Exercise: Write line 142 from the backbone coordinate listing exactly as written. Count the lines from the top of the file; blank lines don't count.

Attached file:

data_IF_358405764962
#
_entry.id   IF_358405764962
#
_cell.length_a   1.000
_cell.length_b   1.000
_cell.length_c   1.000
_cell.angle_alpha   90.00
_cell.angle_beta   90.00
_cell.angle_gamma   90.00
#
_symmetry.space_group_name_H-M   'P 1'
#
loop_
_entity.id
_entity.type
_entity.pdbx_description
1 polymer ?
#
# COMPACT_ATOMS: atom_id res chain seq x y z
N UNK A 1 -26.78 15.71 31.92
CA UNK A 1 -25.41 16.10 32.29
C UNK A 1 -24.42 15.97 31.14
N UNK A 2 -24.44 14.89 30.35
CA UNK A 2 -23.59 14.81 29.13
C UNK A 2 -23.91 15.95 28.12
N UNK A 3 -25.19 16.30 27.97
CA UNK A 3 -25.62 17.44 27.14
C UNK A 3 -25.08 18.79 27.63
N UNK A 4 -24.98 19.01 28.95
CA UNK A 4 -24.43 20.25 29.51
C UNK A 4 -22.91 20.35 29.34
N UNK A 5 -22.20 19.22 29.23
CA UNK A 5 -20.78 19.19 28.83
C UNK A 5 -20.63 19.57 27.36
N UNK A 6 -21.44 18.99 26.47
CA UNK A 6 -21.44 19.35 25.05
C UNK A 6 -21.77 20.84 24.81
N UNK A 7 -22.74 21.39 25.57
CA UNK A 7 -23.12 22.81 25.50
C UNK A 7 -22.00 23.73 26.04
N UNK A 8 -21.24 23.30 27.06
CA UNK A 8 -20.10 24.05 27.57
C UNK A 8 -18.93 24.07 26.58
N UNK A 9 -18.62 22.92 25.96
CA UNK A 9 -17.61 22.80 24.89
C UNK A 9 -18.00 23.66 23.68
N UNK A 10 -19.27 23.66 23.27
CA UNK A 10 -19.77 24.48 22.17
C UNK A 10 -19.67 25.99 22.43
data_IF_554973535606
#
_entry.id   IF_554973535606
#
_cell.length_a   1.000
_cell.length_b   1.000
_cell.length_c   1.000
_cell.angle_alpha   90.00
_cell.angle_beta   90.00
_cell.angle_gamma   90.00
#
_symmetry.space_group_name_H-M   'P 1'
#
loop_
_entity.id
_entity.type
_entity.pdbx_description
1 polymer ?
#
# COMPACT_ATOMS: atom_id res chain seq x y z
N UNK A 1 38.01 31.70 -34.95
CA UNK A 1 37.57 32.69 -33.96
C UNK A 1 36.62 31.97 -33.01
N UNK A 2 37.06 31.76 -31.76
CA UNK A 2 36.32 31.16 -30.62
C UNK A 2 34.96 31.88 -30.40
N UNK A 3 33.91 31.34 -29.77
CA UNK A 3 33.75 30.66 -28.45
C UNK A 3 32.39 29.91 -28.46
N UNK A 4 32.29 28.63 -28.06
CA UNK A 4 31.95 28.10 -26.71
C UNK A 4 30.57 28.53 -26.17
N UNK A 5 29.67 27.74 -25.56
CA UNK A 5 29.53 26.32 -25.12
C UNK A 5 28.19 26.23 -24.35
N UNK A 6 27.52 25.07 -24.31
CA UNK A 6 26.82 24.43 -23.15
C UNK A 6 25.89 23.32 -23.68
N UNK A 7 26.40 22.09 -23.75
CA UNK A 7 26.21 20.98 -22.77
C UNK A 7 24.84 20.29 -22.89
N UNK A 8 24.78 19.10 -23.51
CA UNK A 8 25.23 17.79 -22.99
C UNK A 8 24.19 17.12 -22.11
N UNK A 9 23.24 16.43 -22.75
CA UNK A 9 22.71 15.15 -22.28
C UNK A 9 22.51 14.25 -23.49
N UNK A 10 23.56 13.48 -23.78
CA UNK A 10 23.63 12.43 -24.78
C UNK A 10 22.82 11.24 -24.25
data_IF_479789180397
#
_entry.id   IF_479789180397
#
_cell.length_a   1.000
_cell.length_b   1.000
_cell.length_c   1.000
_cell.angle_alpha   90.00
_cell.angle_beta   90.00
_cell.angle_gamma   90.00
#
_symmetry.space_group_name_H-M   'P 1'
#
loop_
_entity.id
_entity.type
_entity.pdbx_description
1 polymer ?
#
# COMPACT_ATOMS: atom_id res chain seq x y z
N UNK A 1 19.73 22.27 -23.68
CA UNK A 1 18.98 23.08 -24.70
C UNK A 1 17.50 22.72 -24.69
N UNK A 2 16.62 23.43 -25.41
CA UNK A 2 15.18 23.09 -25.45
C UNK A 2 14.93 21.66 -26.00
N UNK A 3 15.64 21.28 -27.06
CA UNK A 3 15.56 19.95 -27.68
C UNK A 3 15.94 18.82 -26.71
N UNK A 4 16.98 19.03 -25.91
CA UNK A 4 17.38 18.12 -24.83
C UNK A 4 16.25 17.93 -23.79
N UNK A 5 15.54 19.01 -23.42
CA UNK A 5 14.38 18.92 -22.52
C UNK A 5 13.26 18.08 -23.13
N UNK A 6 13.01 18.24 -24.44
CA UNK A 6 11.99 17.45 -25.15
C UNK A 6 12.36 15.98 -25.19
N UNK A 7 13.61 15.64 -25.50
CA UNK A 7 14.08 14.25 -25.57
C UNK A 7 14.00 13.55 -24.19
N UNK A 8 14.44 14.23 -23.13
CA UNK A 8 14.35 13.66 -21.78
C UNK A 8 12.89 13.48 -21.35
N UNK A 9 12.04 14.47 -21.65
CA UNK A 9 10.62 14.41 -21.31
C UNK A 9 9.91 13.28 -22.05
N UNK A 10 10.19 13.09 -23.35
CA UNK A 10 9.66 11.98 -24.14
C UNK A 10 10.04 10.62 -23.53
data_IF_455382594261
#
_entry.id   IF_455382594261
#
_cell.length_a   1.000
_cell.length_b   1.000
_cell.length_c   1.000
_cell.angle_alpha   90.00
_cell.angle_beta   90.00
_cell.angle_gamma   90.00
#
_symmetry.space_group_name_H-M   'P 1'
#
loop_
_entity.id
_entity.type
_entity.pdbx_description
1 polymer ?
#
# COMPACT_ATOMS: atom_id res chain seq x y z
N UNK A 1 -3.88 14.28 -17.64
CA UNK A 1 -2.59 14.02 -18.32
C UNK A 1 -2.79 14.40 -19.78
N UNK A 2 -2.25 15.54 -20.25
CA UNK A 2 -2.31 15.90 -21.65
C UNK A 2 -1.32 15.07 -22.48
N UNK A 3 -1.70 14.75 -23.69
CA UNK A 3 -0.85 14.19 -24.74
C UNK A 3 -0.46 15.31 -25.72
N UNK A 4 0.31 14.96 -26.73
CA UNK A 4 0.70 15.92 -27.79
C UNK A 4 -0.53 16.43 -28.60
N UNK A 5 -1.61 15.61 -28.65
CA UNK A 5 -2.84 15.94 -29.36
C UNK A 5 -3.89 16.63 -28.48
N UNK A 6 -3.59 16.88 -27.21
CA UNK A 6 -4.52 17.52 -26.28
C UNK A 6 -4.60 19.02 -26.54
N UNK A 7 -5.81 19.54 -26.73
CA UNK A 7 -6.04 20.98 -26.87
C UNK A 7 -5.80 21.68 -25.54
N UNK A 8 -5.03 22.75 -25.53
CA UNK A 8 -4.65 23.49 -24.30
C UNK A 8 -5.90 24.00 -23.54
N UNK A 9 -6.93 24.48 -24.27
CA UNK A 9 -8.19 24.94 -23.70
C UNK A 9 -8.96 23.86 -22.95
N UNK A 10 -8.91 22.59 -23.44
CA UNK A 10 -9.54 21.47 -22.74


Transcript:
N UNK A 8 14.44 14.23 -23.13